We often receive questions about Caffélatex solidification after the inflation of the tyre with a CO2 cartridge. This is a known and unwanted side-effect related to CO2, common to most latex-based sealants.
While Caffélatex resists well to both low and high temperatures (between -20 and 50°C), sudden temperature changes are not good for its stability. A strong thermal shock could be a polymerization-starter for any latex-based sealant (natural or synthetic), so we suggest to limit the use of CO2 cartridges or, if necessary, to do it with extra care.
Follow these tips to avoid negative effects:
- given the fact that the biggest thermal drop is close to the valve, use the CO2 cartridge keeping the valve on a 12 o’clock position. With the valve in that position, wait some seconds before inflating, to permit the sealant to flow down, so to escape most of the temperature gradient;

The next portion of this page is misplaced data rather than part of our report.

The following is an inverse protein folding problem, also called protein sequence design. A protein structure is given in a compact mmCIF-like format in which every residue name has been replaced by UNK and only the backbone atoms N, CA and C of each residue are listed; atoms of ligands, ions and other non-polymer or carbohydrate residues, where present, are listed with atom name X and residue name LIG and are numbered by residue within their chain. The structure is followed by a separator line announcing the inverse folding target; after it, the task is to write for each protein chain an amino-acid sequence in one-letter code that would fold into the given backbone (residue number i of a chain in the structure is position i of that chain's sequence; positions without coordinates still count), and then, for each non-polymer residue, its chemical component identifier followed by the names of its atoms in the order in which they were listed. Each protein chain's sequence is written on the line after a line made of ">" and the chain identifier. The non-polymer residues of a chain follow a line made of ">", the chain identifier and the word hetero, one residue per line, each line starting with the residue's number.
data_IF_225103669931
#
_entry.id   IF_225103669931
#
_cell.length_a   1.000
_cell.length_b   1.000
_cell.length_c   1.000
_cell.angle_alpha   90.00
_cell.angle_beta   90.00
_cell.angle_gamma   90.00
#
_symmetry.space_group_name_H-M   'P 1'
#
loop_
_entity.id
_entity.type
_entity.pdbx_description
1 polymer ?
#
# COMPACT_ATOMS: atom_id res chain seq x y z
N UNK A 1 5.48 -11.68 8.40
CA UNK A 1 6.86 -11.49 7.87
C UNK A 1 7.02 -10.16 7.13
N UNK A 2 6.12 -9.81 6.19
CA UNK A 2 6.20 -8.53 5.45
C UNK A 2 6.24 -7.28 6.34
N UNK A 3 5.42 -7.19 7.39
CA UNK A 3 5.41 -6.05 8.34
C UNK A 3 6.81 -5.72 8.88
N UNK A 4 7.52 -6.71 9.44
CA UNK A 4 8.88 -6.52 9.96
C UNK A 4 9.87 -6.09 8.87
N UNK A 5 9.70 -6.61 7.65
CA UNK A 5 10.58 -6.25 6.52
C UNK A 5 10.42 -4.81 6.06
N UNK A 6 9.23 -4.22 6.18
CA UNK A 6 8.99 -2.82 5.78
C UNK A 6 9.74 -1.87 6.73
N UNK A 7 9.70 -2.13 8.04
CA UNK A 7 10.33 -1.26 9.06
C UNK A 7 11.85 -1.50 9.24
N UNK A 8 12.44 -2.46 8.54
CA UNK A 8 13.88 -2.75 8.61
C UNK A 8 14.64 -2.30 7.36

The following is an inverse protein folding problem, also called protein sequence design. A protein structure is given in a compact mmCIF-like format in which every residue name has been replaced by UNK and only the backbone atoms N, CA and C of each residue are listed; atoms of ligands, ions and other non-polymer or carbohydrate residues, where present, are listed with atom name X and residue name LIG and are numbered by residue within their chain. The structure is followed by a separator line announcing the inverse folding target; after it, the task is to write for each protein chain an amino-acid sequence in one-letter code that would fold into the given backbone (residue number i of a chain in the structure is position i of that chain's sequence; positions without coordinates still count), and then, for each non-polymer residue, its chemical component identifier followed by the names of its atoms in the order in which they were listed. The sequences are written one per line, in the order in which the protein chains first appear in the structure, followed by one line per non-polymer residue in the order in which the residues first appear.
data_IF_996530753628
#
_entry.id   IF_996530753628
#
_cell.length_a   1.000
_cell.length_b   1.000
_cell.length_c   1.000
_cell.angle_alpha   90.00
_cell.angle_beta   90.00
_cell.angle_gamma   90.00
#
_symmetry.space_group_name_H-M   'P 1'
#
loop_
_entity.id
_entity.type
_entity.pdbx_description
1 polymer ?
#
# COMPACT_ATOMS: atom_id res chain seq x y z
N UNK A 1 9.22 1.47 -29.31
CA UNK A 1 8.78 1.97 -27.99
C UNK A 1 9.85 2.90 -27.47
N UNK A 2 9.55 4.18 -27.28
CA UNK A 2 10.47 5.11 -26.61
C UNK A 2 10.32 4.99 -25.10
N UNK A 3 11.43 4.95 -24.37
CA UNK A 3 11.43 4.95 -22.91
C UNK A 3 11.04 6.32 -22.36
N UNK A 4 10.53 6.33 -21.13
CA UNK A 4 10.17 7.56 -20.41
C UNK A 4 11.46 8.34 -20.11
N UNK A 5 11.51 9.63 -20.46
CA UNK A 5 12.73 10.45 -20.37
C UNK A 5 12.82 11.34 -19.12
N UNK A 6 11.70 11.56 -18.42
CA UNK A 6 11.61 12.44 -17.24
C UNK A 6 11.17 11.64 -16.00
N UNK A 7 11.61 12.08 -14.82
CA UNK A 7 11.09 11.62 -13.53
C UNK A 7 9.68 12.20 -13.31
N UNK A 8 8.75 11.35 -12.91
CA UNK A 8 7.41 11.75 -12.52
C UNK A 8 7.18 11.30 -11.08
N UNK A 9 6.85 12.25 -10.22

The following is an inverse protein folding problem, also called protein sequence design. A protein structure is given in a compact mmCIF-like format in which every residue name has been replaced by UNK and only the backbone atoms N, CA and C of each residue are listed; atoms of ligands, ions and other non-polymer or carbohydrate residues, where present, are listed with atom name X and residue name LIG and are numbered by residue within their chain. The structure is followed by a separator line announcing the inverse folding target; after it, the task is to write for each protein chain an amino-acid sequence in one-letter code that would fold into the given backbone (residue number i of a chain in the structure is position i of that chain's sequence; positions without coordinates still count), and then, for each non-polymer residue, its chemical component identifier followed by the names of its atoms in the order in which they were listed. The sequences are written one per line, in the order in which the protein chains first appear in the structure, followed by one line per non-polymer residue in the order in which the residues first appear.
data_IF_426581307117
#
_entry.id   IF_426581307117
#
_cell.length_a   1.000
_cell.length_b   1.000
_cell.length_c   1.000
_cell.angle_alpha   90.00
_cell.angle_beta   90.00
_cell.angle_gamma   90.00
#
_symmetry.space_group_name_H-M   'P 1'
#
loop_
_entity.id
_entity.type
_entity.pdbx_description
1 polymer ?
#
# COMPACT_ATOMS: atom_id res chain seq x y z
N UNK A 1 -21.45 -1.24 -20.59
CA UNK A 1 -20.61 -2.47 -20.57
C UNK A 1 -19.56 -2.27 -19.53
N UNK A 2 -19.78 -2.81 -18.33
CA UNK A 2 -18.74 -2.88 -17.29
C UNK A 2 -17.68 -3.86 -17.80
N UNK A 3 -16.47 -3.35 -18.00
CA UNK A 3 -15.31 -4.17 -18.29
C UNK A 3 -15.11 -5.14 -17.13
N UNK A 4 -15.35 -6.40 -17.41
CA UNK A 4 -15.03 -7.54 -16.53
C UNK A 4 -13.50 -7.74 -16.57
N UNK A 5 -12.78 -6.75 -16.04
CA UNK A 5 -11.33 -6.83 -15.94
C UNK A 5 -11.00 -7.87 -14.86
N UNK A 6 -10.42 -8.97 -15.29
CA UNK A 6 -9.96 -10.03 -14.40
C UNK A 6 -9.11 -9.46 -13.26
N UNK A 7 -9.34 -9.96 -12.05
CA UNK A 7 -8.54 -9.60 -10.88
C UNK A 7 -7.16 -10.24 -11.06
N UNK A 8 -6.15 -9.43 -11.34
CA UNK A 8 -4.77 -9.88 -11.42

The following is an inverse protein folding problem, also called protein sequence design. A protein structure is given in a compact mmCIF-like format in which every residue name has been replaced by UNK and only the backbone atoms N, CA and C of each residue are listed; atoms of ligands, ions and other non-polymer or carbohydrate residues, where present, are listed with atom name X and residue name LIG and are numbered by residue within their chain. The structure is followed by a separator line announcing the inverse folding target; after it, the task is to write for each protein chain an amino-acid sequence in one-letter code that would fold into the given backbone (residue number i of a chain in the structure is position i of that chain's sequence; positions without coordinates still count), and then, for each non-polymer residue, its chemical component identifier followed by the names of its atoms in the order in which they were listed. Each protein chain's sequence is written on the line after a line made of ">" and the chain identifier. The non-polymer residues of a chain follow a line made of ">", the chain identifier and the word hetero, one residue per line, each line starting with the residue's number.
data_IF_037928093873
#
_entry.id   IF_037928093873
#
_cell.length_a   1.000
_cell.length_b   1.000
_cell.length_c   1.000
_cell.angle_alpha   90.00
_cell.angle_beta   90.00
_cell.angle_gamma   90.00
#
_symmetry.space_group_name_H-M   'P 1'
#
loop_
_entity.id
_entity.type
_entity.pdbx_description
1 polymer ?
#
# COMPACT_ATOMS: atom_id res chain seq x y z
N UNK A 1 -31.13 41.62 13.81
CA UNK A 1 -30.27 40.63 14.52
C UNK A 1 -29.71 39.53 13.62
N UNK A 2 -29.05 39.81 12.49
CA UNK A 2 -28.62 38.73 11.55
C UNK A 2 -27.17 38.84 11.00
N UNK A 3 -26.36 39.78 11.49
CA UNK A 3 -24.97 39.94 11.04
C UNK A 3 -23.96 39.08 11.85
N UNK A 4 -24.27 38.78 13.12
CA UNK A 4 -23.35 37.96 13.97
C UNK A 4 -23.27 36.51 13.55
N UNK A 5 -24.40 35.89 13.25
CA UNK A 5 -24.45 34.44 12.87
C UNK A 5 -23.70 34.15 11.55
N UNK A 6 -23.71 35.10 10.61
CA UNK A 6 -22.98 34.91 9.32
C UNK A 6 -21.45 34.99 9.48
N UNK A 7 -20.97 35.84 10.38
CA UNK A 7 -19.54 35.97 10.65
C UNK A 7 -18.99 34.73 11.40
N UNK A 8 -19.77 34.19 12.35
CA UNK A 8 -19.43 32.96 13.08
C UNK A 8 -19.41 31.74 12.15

- use adjustable CO2 adapters (connecting the CO2 cartridge to the valve) to control the inflation rate. By keeping low inflation rate, you will prevent solidification issues. The temperature drop is indeed connected to the CO2 expansion rate: if the expansion is slower, so is the inflation rate and the temperature drop; this way you save your sealant and avoid freezing your fingers.
Don’t hesitate to use Espresso inflate & repair cartridge when your tyre already contains Caffélatex. The typical CO2 cartridge has a pressure much higher than the one of Espresso sealant (which uses Propane), so the expansion of the gas is more brutal with CO2 than with Espresso. If you think about it, a 16g CO2 cartridge can inflate a road tyre 23-622 up to 8 bar pressure in just a few seconds, while Espresso takes almost a minute to inflate the same kind of tyre up to 5 bar.